In fact, some of my earliest memories are of taking the latest puppy up and back and around for all to see over and over again. Once on a visit to our house Charles Milwain had brought over his latest black cocker, Misty Mornin' Catch of Cathay, who later became very famous. A very noble cat of ours, Melissa, decided that dogs of other breeds were not welcome chez Swayze that day and attacked this beautiful black cocker. There are hundreds of other hilarious stories that made those years as funny as they were exciting.

Our house was the center of many incredibly interesting visits by these colorful folks. For the Tara Afghan Hound Specialty in 1961 my parents opened our home to Reigh Abrams, because it wasn't safe for her to stay in a hotel in the area. Mother befriended a young Peter Belmont and his early dogs. My father often had to escape the attentions of Sunny Shay or beware of Mother's loving but spitfire arguments with Babbie Tongren. A visit by Roger Rechler was cut short by too many peppercorns in a serious chili cooked by Louis.

When I was a little girl Larry Shaw gave me an Italian Greyhound bitch, Ch. Kirklea Bel Canto, with whom I won my first group, under Iris de la Torre Bueno. But Bel eventually got old, and when she was at death's door I convinced my father that I was in desperate need of a Whippet. Needless to say Larry and Cora Nunnally Miller, who were partners by then, jumped on the idea. Thus began Longlesson Whippets. With the help of Larry, Cora, and James Gray at Elysian we continued in Whippets and had more success with them as I began to handle professionally.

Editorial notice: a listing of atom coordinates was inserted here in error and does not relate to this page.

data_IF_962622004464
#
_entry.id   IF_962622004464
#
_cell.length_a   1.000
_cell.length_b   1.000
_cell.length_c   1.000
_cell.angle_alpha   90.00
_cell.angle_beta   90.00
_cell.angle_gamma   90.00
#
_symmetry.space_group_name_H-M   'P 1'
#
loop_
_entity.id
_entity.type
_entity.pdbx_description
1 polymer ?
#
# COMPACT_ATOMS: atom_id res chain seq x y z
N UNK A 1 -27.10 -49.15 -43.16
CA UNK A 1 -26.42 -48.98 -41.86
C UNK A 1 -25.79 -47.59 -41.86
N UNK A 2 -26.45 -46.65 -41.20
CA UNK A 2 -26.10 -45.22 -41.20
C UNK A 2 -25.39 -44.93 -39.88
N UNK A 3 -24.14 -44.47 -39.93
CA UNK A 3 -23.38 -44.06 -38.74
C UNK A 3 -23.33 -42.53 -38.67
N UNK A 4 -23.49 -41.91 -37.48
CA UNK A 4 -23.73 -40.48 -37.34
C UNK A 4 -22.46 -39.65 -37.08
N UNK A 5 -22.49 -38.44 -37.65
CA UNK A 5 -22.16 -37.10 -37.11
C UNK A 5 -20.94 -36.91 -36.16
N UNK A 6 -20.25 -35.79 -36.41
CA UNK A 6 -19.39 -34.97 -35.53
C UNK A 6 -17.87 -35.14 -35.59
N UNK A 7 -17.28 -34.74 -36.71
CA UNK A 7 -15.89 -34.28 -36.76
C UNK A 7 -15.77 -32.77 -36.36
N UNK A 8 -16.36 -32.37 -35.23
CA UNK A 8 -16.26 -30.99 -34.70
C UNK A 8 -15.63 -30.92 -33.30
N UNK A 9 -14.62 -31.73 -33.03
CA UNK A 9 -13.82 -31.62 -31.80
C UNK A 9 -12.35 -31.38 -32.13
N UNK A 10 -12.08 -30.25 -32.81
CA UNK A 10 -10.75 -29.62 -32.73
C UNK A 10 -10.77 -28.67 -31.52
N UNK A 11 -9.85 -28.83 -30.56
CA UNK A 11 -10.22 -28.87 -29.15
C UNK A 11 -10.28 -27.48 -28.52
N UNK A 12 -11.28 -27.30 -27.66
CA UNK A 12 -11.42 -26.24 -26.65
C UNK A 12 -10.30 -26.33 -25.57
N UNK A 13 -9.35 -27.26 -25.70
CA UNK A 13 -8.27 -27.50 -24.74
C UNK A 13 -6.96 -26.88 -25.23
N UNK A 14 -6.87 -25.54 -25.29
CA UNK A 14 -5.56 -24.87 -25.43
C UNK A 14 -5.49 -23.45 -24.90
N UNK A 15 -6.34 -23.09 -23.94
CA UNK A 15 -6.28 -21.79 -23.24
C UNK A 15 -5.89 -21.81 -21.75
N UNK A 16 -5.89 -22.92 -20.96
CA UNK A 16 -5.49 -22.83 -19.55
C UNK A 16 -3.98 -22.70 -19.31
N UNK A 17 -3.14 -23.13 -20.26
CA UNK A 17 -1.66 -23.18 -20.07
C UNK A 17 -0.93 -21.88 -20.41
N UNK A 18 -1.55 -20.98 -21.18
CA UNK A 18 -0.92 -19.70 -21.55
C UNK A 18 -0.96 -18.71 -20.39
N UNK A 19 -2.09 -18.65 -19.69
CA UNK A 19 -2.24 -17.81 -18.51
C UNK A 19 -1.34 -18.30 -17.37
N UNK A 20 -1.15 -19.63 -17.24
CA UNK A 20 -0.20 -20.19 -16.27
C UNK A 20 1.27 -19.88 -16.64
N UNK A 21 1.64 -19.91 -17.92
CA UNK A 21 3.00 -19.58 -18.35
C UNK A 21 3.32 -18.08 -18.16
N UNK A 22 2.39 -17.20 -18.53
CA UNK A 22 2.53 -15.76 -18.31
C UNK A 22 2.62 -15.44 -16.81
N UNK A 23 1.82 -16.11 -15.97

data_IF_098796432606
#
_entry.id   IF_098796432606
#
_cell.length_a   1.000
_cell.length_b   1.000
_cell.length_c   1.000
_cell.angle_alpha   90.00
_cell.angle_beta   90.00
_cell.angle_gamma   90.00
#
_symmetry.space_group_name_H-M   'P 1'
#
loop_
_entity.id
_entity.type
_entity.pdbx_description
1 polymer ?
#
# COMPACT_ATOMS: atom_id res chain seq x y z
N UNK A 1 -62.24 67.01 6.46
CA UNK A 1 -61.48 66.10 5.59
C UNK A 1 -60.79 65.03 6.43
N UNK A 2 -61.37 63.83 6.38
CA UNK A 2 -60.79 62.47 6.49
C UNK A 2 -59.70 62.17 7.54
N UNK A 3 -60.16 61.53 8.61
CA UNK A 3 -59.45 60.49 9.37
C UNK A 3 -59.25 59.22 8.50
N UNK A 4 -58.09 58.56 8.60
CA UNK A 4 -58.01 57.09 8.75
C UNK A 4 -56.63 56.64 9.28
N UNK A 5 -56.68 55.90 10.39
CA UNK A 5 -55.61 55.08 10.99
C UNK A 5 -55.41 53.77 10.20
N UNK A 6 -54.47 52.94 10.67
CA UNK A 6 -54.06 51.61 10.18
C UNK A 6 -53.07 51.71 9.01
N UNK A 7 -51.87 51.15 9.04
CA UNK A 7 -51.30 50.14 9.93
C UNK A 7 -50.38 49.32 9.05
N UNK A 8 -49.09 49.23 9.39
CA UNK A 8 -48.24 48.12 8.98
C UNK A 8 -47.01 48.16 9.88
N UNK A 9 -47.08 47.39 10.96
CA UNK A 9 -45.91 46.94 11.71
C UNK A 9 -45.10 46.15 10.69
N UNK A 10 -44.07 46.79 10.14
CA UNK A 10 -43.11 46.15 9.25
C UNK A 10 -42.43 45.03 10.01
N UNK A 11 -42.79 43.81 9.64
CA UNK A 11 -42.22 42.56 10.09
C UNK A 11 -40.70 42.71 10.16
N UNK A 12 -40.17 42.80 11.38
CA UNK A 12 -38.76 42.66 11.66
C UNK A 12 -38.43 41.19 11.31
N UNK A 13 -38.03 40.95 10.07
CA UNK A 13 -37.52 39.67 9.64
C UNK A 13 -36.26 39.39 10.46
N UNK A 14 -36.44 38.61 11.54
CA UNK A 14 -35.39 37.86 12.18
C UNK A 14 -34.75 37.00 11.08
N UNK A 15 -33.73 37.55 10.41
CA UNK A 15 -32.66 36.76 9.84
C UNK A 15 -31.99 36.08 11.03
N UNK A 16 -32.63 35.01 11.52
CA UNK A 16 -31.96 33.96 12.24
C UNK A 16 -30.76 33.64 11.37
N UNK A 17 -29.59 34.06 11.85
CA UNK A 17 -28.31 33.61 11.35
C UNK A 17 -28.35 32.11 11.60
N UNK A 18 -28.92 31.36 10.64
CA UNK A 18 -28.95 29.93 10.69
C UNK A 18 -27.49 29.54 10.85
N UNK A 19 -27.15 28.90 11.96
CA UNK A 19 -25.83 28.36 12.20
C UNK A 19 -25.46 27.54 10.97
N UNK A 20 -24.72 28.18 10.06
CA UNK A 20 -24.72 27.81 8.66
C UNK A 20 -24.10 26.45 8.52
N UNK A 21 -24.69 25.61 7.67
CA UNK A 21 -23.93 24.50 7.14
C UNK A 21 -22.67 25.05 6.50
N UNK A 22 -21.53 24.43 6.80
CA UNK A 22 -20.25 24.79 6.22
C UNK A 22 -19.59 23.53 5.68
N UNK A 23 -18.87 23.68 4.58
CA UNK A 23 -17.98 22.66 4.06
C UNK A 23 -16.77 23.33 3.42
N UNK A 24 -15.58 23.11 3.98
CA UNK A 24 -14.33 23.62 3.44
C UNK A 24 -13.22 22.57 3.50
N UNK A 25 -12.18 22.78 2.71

Peggy was a talented and prolific painter. After graduating from Agnes Scott College in Decatur, GA, and the Parsons School of Design in New York, she studied with the distinguished New York School painter Carl Holty, who probably had the most influence over her way of envisioning the world as an artist. Louis was a serious artist as well, with an architecture degree from Georgia Tech. One of his most beautiful creations was the house that Judy and Hermann Felton built in Cobb County in the 1960s. He also designed our parish church, St. Anne's Episcopal, in Northwest Atlanta. They had enormous respect for each other's aesthetic and visual sensitivity. In fact Mother always said that he had a better eye for a dog than she did. The last Afghan litter that he evaluated seemed to prove Mother's point: The ones he picked are all finished champions, but Mother's favorite is still here, needing a few points and – to tell the truth -- a few more hairs!